The Dobrogea is the Black Sea coast of Romania. It starts in the north at the Danube, which is the border to Moldavia. This northern part are the marshes of the Danube delta. To the south follows hillcountry with an average altitude of about 200-300 m asl.

Huge parts of the area are covered by limestones and karstified. The parts with higher altitude, the Măcin Mountains, are the oldest mountains in Romania, formed by the Hercynian orogeny, during the Carboniferous and Permian. The predominant rock is granite, which is eroded in the typical rounded form of exfoliation, creating structures which resemble the ruins of castles. The highest peak is called Ṭuṭuiatu or Greci (467 m asl).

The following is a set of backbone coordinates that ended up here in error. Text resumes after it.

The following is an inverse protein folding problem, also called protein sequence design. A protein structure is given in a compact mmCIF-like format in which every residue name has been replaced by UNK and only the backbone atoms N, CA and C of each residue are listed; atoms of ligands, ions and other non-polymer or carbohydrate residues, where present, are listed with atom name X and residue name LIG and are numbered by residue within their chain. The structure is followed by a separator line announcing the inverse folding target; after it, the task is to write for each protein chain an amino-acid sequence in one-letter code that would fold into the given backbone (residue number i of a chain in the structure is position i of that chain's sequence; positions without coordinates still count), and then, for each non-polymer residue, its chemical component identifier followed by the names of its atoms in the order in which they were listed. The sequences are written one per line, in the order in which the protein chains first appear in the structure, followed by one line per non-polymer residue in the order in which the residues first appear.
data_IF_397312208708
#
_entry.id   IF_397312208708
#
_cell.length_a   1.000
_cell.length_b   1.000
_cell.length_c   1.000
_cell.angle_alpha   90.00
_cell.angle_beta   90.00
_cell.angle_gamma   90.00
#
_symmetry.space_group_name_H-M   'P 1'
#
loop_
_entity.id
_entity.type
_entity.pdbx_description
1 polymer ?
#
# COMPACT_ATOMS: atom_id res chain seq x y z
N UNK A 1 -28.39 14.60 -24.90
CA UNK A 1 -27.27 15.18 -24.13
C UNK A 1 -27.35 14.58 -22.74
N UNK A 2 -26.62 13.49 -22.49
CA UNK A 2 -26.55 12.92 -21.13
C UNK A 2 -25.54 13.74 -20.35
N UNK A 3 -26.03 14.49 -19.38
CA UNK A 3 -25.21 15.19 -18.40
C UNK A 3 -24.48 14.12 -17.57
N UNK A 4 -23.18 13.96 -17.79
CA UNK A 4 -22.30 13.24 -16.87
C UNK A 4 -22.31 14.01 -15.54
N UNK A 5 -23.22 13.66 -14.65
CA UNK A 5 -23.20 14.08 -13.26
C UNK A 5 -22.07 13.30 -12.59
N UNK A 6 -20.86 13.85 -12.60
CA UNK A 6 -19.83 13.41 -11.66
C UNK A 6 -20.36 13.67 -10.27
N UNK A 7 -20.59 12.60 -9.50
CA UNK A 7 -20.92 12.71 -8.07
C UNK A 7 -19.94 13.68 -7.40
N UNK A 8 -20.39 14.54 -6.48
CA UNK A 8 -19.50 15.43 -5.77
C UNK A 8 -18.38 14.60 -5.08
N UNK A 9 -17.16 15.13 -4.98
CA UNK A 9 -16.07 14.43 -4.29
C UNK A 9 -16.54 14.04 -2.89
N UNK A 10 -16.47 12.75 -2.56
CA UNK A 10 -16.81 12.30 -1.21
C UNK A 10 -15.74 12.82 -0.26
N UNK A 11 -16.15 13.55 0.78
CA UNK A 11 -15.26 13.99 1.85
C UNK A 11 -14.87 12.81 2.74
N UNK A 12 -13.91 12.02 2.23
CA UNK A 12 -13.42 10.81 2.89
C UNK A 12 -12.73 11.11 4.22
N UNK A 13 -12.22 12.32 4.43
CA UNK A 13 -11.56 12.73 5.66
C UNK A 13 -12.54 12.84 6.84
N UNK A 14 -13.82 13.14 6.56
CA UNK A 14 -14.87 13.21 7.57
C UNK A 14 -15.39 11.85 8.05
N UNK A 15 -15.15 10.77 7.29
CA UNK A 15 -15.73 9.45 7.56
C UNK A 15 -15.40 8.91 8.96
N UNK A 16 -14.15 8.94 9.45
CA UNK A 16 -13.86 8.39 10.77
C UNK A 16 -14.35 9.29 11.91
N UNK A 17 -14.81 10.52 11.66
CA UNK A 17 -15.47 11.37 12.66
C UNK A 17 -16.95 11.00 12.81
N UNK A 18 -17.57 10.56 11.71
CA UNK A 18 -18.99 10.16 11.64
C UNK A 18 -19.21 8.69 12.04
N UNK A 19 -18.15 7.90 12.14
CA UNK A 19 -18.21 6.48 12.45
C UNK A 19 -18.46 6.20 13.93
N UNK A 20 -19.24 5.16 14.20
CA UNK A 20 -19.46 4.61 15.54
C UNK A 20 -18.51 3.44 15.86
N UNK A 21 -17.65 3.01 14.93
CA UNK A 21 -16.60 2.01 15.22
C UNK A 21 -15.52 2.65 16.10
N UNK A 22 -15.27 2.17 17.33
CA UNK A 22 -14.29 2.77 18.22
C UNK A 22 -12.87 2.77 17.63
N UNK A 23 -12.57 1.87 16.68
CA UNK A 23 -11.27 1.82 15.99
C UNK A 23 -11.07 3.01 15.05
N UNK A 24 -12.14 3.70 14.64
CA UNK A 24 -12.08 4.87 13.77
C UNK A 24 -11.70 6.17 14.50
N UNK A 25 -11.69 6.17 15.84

Although this is probably the largest karst area in Romania, there are no caves open to the public so far. The only cave we listed, is also closed, but of immense importance to science.